While the precious metal was supported by higher inflation fears and lower real yields, its headwinds, of which there are many, still seem to be the primary drivers.
These headwinds include continued strength in equity markets, with the S&P 500 rallying an incredible 6% in October. The S&P 500 ended the month up 24% YTD, 40% over the last year, and 100% from the March 2020 low. The October rally was driven by an explosion in the price of Tesla shares, which rose by more than 40%, with the company soaring past the USD 1 trillion market capitalisation mark.
The renewed focus on Bitcoin (more on this below), a strong end to the month for the US dollar, as well as one of the most extreme spikes in shorter-term bond yields on record, were also likely factors behind gold’s softer end to the month.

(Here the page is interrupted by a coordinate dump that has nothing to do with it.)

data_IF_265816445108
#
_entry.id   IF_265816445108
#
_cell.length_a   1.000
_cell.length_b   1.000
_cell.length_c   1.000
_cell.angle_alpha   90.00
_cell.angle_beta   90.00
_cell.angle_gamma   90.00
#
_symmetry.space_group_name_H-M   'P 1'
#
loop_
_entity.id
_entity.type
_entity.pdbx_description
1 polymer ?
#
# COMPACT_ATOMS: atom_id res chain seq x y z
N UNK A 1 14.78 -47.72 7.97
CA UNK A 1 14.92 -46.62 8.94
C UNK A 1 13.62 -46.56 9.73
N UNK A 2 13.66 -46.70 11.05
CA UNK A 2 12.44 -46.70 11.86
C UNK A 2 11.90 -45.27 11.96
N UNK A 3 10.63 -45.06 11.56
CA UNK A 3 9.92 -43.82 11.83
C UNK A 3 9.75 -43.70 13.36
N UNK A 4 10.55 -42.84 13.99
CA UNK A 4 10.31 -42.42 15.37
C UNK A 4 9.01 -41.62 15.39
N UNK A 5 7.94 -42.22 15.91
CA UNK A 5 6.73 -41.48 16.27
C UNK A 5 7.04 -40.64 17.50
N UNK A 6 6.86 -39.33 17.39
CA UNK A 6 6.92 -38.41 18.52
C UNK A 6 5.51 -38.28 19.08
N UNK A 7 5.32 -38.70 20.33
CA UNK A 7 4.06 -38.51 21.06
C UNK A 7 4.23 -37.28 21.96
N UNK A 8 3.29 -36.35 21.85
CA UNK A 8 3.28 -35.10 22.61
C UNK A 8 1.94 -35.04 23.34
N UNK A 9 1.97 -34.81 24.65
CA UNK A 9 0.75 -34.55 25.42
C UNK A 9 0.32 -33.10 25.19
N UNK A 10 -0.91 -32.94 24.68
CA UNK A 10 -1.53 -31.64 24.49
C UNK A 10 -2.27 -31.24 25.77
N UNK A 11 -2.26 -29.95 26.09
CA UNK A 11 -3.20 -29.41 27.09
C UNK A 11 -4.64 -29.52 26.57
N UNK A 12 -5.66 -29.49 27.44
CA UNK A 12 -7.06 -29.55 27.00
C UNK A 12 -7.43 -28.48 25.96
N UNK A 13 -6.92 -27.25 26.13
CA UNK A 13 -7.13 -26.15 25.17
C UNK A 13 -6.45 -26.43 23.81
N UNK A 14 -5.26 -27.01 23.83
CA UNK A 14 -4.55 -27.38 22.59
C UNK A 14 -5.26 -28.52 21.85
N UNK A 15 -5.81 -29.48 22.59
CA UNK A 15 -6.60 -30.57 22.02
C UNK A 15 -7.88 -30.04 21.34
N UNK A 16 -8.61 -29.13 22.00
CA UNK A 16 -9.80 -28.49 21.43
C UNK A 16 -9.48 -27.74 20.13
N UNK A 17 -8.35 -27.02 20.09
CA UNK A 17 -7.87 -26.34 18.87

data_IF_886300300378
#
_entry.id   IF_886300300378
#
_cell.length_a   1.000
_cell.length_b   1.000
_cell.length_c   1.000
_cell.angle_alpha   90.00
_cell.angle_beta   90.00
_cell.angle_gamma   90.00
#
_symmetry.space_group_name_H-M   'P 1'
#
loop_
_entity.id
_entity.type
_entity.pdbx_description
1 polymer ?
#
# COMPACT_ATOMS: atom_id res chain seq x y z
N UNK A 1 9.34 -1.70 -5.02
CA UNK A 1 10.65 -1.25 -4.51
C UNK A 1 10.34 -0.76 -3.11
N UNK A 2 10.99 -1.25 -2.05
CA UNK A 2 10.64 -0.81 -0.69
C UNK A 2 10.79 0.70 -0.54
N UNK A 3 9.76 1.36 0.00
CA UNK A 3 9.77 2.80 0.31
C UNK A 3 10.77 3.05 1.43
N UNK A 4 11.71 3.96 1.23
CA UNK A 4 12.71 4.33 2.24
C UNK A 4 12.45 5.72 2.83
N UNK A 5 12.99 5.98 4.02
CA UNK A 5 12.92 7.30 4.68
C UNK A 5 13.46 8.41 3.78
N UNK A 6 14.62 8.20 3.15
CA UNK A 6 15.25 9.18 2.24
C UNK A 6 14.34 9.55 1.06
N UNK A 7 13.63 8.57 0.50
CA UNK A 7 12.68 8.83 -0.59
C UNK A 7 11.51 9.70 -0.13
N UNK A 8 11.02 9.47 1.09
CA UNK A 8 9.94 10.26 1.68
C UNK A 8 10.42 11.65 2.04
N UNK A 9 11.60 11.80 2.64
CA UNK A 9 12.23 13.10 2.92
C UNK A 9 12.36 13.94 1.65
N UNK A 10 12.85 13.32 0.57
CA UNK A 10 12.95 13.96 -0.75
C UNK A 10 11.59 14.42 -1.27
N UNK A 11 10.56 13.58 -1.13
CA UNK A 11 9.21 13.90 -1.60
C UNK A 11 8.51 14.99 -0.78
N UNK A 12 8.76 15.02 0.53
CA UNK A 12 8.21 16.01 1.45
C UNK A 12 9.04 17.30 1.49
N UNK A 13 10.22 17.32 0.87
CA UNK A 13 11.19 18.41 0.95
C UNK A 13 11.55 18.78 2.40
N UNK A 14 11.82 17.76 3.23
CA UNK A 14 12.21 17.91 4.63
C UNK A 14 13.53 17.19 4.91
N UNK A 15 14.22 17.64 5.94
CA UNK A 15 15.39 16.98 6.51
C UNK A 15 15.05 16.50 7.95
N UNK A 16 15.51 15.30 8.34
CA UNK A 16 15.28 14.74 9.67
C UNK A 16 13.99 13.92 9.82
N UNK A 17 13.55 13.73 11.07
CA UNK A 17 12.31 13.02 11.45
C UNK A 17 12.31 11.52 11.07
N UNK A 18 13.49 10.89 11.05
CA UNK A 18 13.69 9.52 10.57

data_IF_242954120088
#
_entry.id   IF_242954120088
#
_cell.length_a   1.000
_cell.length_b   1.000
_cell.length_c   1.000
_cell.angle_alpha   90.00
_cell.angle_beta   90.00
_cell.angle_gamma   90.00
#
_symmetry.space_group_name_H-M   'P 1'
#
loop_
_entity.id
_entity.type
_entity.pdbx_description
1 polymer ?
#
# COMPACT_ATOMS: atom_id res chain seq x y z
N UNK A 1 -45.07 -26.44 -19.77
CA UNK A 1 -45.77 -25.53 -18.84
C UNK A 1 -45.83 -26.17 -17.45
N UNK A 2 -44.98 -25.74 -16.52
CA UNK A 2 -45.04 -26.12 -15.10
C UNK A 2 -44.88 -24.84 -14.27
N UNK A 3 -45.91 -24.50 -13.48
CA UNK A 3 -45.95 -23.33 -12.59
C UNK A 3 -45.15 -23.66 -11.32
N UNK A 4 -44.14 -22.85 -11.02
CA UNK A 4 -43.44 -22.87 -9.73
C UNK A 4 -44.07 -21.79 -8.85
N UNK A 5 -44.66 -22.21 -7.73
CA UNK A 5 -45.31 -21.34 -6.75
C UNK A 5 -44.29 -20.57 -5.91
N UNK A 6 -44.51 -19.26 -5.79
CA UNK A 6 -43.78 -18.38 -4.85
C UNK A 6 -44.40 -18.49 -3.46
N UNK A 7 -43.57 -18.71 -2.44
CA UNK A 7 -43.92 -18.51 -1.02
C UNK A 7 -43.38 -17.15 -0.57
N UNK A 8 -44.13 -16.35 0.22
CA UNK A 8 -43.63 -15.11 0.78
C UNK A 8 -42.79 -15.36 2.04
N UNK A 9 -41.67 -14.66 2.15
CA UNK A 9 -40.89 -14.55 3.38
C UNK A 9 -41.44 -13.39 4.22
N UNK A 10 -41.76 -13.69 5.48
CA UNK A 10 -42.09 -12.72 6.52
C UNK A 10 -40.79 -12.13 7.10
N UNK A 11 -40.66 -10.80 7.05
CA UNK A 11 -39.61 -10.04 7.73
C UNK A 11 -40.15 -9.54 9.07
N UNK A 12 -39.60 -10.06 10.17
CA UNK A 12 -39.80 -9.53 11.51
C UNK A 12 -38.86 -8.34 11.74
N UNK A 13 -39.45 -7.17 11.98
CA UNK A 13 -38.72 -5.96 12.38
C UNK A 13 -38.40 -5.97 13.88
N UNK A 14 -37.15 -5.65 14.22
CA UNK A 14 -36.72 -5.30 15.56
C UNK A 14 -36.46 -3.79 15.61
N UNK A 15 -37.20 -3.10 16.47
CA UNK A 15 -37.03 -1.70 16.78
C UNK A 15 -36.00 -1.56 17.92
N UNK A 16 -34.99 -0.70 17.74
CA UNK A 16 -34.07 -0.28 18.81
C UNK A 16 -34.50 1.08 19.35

On the last point, it was interesting to note longer-term bond yields didn’t increase during October. Flattening yield curves, like we are now seeing in the United States, often signify the onset of a slowdown in economic activity (if not an outright recession), which may boost safe haven demand for gold going forward
Overarching all of this was continued taper talk, with gold’s intra-month high on 22 October coinciding with statements from US Federal Reserve chair Jerome Powell that suggested the Fed will soon begin tapering its pace of asset purchases.
In some ways this is logical, as a move towards tighter monetary policy should be gold bearish, given it’s a non-income producing asset.